Jaime Jaime Delgado
President
National Chamber of Passenger and Tourist Transportation (CANAPAT)
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View from the Top

Regulations Playing Vital Role in the Transportation Industry

Tue, 09/15/2015 - 15:45

Q: What are your main priorities as the new President of CANAPAT?

A: We have developed a plan that includes fundamental conditions of the current transportation environment, as well as the range of problems the industry is facing. The first issue we tackled was the presence of transportation vehicles that do not comply with regulations. We must promote a standardization of vehicles so that all parties can operate on a level playing field. The industry is facing pressure to optimize costs, while competing with other modes of transportation such as low-cost airlines. The emergence of other players, such as Uber, is affecting the inner-city passenger transportation market. Similarly, the BlaBlaCar application is stirring city-to-city transportation, with cheap prices outweighing the risks represented by these companies for many customers. Since the market remains unrestricted by any foreign trade agreement, there are significant opportunities to enter the domestic market, which could also have a major impact on our market share. There are several problems caused by informal transportation companies, since they do not have to adhere to tax or vehicle standard regulations, while informal employees receive no benefits and lack the proper training. This means that the quality of vehicles can be poor and contribute to pollution, whereas registered companies must adhere to government specifications.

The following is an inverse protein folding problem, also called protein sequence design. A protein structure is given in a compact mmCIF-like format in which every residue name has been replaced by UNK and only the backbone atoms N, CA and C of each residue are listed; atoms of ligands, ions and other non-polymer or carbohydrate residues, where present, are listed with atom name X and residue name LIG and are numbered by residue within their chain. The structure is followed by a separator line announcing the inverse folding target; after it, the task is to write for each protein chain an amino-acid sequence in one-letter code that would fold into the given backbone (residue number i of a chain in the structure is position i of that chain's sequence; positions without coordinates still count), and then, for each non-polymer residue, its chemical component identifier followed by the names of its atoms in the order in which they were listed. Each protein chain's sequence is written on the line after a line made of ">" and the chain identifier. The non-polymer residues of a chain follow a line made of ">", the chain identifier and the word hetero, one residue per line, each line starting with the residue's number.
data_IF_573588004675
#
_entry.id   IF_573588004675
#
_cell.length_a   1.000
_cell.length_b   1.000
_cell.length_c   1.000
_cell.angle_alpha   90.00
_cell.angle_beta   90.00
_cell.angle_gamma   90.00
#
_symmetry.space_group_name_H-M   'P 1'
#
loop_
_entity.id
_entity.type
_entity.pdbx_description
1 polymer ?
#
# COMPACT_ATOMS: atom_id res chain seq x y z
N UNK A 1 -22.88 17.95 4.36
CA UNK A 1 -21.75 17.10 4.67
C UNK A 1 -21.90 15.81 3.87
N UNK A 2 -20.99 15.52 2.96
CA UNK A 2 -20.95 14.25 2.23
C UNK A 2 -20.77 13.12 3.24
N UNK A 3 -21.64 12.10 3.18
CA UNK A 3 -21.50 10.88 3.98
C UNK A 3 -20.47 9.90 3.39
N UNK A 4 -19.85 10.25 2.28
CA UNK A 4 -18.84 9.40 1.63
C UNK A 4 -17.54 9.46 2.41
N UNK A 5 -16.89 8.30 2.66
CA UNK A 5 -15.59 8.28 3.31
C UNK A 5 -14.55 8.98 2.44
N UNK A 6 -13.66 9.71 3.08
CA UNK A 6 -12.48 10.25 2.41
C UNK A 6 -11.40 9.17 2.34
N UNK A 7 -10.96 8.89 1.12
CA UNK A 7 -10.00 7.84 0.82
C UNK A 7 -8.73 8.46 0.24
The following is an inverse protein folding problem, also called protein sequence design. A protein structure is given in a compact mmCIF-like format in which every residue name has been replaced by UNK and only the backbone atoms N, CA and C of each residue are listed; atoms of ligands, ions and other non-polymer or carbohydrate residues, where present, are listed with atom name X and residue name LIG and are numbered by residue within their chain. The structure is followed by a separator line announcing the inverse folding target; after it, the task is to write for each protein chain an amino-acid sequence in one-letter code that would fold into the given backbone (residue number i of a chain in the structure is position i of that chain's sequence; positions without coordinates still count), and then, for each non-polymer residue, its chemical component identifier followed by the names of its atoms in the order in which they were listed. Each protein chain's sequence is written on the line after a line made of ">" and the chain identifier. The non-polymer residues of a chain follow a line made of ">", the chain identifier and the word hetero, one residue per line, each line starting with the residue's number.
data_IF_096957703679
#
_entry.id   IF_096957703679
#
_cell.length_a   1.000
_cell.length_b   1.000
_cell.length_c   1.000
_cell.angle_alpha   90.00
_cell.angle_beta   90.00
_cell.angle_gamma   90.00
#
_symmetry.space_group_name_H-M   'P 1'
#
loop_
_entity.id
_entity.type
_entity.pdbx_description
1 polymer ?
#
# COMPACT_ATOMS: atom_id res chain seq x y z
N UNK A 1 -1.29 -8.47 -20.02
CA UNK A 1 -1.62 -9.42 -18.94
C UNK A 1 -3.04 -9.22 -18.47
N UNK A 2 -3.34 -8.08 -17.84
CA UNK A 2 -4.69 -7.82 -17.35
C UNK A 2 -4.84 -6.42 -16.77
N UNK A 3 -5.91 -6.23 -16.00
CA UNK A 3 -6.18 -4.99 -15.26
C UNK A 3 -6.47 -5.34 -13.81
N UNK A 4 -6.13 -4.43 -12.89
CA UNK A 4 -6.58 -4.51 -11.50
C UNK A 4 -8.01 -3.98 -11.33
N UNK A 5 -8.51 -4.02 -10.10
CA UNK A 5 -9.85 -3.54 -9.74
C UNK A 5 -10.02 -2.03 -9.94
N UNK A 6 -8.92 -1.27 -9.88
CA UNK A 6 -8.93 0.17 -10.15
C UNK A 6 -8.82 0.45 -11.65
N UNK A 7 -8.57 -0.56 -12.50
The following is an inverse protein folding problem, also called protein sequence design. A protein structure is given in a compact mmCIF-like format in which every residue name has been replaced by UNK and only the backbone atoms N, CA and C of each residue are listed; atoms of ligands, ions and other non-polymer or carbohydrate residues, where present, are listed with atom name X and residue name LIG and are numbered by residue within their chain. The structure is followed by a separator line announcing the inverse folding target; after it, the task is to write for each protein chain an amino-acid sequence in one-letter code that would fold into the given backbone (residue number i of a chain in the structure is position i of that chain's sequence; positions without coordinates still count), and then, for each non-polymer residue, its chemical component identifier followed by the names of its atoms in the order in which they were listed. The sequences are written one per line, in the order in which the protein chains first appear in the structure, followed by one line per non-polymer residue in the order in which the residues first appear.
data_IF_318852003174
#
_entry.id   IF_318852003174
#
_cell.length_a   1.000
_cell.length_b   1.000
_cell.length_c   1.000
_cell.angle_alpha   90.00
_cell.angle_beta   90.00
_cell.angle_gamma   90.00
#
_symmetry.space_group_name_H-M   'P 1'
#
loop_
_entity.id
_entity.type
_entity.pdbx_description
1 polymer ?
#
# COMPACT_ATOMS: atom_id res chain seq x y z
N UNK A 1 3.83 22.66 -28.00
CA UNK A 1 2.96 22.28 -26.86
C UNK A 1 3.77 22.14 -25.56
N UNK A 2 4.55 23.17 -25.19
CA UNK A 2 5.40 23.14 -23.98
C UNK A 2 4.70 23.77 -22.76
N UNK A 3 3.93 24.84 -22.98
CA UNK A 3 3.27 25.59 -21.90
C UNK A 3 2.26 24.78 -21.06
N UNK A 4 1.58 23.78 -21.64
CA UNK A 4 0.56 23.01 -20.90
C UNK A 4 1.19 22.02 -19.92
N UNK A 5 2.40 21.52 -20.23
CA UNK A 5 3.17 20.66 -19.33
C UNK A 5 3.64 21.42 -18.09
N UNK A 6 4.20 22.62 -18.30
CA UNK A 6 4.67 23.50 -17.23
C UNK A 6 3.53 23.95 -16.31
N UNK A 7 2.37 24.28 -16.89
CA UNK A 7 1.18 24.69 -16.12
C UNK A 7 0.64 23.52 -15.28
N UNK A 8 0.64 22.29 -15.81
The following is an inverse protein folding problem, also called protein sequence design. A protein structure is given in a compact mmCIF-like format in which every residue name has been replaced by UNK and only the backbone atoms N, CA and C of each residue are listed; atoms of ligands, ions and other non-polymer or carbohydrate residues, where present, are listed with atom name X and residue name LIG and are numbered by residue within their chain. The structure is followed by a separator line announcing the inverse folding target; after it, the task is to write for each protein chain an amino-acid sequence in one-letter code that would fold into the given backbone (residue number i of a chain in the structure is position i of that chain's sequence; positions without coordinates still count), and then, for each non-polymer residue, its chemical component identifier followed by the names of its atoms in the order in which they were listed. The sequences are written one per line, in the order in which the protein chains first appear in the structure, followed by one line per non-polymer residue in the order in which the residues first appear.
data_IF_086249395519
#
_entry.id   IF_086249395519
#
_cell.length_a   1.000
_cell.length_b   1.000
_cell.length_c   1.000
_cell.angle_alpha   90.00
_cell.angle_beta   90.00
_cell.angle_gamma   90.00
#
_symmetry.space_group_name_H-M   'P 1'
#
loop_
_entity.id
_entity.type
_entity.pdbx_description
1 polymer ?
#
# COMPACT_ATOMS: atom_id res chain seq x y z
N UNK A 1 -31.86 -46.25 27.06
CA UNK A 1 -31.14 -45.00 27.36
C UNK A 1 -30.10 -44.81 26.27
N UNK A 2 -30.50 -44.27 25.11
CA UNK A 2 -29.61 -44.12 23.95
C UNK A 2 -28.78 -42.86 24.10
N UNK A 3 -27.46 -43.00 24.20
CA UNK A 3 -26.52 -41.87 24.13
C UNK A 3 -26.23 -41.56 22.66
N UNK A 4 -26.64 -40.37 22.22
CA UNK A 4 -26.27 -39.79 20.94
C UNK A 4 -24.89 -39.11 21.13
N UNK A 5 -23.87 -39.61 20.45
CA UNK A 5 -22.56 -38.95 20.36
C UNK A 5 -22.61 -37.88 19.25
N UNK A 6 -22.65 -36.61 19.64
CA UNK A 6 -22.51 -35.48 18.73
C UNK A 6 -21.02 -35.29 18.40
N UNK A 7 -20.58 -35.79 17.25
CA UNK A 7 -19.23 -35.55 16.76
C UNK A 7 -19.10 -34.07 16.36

The implementation of the latest tax reform means that each of our affiliates must receive proper training in line with these regulations. We have been focusing on professionalizing the transportation industry in Mexico. Today, we run 38 training centers in conjunction with our affiliates, as well as a degree program that we have managed for more than 13 years in collaboration with UNAM, with over 600 graduates so far. In addition, we recently established a master’s degree program in transport administration. The the first class for this subject will graduate in 2015, so we are currently seeking a second generation of students. Moreover, we are evaluating, along with our Training Commission, ways to certify our drivers at a federal level, building on existing experience and industry expertise. Another problematic area was highway security, which we tackled by working with the authorities to tighten safety measures. We have implemented federal highway patrol operations, and, in collaboration with CAFUPE, we are asking the government to gillnet pedestrian bridges and overlapping highways to minimize the risk of vehicle vandalism. It is essential to prioritize the safety of passengers, drivers, and vehicles. This is part of the effort to overhaul certain important sectors surrounding the industry, such as infrastructure, parcel services, and tourism. CANAPAT is part of the National Tourist Business Council (CNET) and the Mexico Tourism Board (CPTM), and as a result we are aware that tourism is growing at a double-digit rate.